The transfers referred to in this section are transfers binding between the parties, but voidable in the circumstances stated in the section. A document made to defeat or to delay his creditors is binding on the executant, and those claiming under him. The transfer is valid until it is set aside, and must not be confused with benami or colourable transfers which are merely sham transfers, and not meant to operate between the parties. In the collusive or benami transactions there is no transfer, but the property is merely put in a false name, and generally for the purpose of defrauding creditors. As observed by Sir Lawrence Jenkins in Mina Kumari v Bijoy Singh,9 the difference is distinct though it is often flurred. Such colourable or sham deeds do not require to be set aside, for the real title is all along with the transferor. They are outside the scope of the section.10 It is relevant to note that a contention that the transaction is a sham and nominal transaction, and that the property was never conveyed at all, and remained the property of the original owner, may go even contrary to the contentions raised that are based upon S 53 of the TP Act. If the contention that it is a sham and nominal transaction is accepted, S 53 may not have any application. Infact, the challenge based on S 53 involves the admission that the transfer is a real one.11 Transfer includes a sale12; a grant under a 1ease13 including a lease created by a mortgagor14 transfer by way of a Mortgage or one by exchange or an oral gift under Muslim law. Any transfer made with the permission of the court and in accordance with the terms imposed by it will not be subject to the rule of lis pendens15.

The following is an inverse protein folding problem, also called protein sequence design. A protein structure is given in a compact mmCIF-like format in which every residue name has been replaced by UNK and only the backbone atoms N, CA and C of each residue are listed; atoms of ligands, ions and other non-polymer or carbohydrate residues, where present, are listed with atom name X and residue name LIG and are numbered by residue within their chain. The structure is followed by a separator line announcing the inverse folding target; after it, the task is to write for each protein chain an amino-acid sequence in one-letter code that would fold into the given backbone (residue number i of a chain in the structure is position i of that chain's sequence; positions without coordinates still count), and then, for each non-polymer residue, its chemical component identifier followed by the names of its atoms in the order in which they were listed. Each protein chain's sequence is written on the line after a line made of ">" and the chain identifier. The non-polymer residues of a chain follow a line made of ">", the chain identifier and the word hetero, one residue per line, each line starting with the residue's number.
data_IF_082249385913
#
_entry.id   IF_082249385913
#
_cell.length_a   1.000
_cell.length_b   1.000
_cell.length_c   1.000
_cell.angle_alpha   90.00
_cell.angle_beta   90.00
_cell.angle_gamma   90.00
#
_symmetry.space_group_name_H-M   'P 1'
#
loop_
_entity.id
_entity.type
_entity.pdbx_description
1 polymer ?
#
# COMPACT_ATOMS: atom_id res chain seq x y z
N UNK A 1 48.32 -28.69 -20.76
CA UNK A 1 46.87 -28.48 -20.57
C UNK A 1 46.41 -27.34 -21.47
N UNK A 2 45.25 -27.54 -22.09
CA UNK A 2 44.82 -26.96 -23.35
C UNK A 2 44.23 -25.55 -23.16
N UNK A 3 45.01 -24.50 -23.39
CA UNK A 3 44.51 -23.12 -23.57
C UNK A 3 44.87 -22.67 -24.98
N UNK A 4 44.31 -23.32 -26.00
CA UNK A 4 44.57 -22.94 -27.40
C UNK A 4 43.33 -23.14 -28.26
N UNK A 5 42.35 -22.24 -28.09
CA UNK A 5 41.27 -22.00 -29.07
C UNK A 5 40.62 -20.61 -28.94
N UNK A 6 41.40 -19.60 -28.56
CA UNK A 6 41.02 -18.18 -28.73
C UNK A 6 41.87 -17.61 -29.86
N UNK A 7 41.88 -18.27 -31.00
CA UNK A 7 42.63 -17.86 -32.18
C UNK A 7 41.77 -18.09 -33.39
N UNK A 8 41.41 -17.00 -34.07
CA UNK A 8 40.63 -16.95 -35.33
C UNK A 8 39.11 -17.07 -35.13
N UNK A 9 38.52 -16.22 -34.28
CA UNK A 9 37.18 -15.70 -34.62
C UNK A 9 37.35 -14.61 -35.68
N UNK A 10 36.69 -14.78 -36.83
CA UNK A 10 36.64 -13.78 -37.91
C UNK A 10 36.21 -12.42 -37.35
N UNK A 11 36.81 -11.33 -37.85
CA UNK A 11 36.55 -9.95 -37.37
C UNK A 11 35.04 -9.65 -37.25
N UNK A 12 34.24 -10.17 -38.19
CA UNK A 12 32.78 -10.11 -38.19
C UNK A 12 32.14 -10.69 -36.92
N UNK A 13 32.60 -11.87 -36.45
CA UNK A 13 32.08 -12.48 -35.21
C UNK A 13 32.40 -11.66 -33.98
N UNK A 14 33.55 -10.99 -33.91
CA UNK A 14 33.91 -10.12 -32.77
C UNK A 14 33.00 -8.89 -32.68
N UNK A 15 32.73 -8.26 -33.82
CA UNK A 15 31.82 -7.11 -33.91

(1916) ILR 44 Cal 662, 44 IA 72, 40 IC 242, AIR 1916 PC 232. Prabhu nath v. sarju Prasad AIR 1940 All 407. 11 Chumar v. Alima AIR 1998 Ker. 139. 12 Gurmail Singh v. Udham kaur(deed) by Irs AIR 1999 P&H 300. See generally [65] Civil Procedure. 13 Madan Mohun Singh v. Raja Kishori Kumari AIR 1917 Cal 222, (1917) 21 Cal WN 88. 14 Magan Lal jagjiwandas v. Lakhiram Haridasmal AIR 1968 Guj 193, (1968) 9 Guj LR 161. 15 Sripat Singh v. Naresh Chandra Bose AIR 1926 Pat. 94.
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FRAUDULENT TRANSFER